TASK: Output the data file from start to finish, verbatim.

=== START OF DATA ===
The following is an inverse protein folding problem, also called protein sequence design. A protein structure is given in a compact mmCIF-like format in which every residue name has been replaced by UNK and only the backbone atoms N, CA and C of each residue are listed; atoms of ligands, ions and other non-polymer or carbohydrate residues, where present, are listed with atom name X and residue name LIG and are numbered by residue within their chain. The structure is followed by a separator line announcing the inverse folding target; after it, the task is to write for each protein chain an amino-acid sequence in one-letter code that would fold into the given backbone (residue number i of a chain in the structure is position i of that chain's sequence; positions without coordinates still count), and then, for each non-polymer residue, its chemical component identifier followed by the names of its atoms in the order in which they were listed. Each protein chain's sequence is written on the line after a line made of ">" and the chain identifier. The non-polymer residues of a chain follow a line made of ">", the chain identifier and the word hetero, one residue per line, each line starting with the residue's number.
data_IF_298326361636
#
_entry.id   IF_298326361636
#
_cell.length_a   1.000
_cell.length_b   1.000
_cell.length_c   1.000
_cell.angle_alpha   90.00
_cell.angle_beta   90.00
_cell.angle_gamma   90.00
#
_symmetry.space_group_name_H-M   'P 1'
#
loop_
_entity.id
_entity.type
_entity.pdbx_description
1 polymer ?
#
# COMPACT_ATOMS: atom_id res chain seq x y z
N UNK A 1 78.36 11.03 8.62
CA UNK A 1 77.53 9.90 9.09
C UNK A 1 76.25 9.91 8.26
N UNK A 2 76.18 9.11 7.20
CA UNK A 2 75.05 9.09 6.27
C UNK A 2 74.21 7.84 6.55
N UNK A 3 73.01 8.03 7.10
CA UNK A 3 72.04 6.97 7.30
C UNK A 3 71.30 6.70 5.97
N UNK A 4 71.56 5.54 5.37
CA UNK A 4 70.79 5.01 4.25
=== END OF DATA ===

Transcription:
The following is an inverse protein folding problem, also called protein sequence design. A protein structure is given in a compact mmCIF-like format in which every residue name has been replaced by UNK and only the backbone atoms N, CA and C of each residue are listed; atoms of ligands, ions and other non-polymer or carbohydrate residues, where present, are listed with atom name X and residue name LIG and are numbered by residue within their chain. The structure is followed by a separator line announcing the inverse folding target; after it, the task is to write for each protein chain an amino-acid sequence in one-letter code that would fold into the given backbone (residue number i of a chain in the structure is position i of that chain's sequence; positions without coordinates still count), and then, for each non-polymer residue, its chemical component identifier followed by the names of its atoms in the order in which they were listed. Each protein chain's sequence is written on the line after a line made of ">" and the chain identifier. The non-polymer residues of a chain follow a line made of ">", the chain identifier and the word hetero, one residue per line, each line starting with the residue's number.
data_IF_298326361636
#
_entry.id   IF_298326361636
#
_cell.length_a   1.000
_cell.length_b   1.000
_cell.length_c   1.000
_cell.angle_alpha   90.00
_cell.angle_beta   90.00
_cell.angle_gamma   90.00
#
_symmetry.space_group_name_H-M   'P 1'
#
loop_
_entity.id
_entity.type
_entity.pdbx_description
1 polymer ?
#
# COMPACT_ATOMS: atom_id res chain seq x y z
N UNK A 1 78.36 11.03 8.62
CA UNK A 1 77.53 9.90 9.09
C UNK A 1 76.25 9.91 8.26
N UNK A 2 76.18 9.11 7.20
CA UNK A 2 75.05 9.09 6.27
C UNK A 2 74.21 7.84 6.55
N UNK A 3 73.01 8.03 7.10
CA UNK A 3 72.04 6.97 7.30
C UNK A 3 71.30 6.70 5.97
N UNK A 4 71.56 5.54 5.37
CA UNK A 4 70.79 5.01 4.25